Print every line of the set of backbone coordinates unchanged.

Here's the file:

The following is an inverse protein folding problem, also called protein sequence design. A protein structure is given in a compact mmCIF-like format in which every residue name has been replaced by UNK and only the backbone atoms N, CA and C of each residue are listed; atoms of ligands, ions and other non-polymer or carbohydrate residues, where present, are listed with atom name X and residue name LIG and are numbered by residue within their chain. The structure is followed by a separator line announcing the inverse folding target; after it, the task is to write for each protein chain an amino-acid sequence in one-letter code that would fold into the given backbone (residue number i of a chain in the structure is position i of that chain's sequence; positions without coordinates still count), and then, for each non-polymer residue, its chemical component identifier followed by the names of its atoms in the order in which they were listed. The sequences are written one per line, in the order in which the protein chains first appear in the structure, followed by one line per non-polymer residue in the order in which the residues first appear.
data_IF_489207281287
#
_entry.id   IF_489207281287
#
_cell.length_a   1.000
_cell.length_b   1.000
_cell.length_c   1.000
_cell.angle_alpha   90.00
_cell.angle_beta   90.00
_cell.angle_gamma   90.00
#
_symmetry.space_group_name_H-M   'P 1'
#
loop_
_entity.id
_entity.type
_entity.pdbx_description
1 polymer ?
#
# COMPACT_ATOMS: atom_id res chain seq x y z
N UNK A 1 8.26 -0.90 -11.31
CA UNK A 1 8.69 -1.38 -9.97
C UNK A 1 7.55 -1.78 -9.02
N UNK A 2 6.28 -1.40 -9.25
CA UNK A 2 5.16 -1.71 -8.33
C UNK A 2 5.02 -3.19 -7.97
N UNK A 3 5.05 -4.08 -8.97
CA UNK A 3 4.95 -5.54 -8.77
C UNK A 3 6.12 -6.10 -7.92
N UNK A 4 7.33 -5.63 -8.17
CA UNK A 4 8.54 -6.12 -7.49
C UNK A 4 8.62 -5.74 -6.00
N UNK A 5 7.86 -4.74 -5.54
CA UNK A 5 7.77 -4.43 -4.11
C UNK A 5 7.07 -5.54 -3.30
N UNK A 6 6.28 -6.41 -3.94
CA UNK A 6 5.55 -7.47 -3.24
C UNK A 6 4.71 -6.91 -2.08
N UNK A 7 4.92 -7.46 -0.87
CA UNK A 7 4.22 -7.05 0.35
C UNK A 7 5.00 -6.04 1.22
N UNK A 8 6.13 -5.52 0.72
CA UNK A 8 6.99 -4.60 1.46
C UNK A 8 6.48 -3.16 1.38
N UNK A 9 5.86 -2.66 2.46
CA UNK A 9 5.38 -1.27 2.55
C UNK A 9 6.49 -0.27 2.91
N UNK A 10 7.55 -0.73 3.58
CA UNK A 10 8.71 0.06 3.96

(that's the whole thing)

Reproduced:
The following is an inverse protein folding problem, also called protein sequence design. A protein structure is given in a compact mmCIF-like format in which every residue name has been replaced by UNK and only the backbone atoms N, CA and C of each residue are listed; atoms of ligands, ions and other non-polymer or carbohydrate residues, where present, are listed with atom name X and residue name LIG and are numbered by residue within their chain. The structure is followed by a separator line announcing the inverse folding target; after it, the task is to write for each protein chain an amino-acid sequence in one-letter code that would fold into the given backbone (residue number i of a chain in the structure is position i of that chain's sequence; positions without coordinates still count), and then, for each non-polymer residue, its chemical component identifier followed by the names of its atoms in the order in which they were listed. The sequences are written one per line, in the order in which the protein chains first appear in the structure, followed by one line per non-polymer residue in the order in which the residues first appear.
data_IF_489207281287
#
_entry.id   IF_489207281287
#
_cell.length_a   1.000
_cell.length_b   1.000
_cell.length_c   1.000
_cell.angle_alpha   90.00
_cell.angle_beta   90.00
_cell.angle_gamma   90.00
#
_symmetry.space_group_name_H-M   'P 1'
#
loop_
_entity.id
_entity.type
_entity.pdbx_description
1 polymer ?
#
# COMPACT_ATOMS: atom_id res chain seq x y z
N UNK A 1 8.26 -0.90 -11.31
CA UNK A 1 8.69 -1.38 -9.97
C UNK A 1 7.55 -1.78 -9.02
N UNK A 2 6.28 -1.40 -9.25
CA UNK A 2 5.16 -1.71 -8.33
C UNK A 2 5.02 -3.19 -7.97
N UNK A 3 5.05 -4.08 -8.97
CA UNK A 3 4.95 -5.54 -8.77
C UNK A 3 6.12 -6.10 -7.92
N UNK A 4 7.33 -5.63 -8.17
CA UNK A 4 8.54 -6.12 -7.49
C UNK A 4 8.62 -5.74 -6.00
N UNK A 5 7.86 -4.74 -5.54
CA UNK A 5 7.77 -4.43 -4.11
C UNK A 5 7.07 -5.54 -3.30
N UNK A 6 6.28 -6.41 -3.94
CA UNK A 6 5.55 -7.47 -3.24
C UNK A 6 4.71 -6.91 -2.08
N UNK A 7 4.92 -7.46 -0.87
CA UNK A 7 4.22 -7.05 0.35
C UNK A 7 5.00 -6.04 1.22
N UNK A 8 6.13 -5.52 0.72
CA UNK A 8 6.99 -4.60 1.46
C UNK A 8 6.48 -3.16 1.38
N UNK A 9 5.86 -2.66 2.46
CA UNK A 9 5.38 -1.27 2.55
C UNK A 9 6.49 -0.27 2.91
N UNK A 10 7.55 -0.73 3.58
CA UNK A 10 8.71 0.06 3.96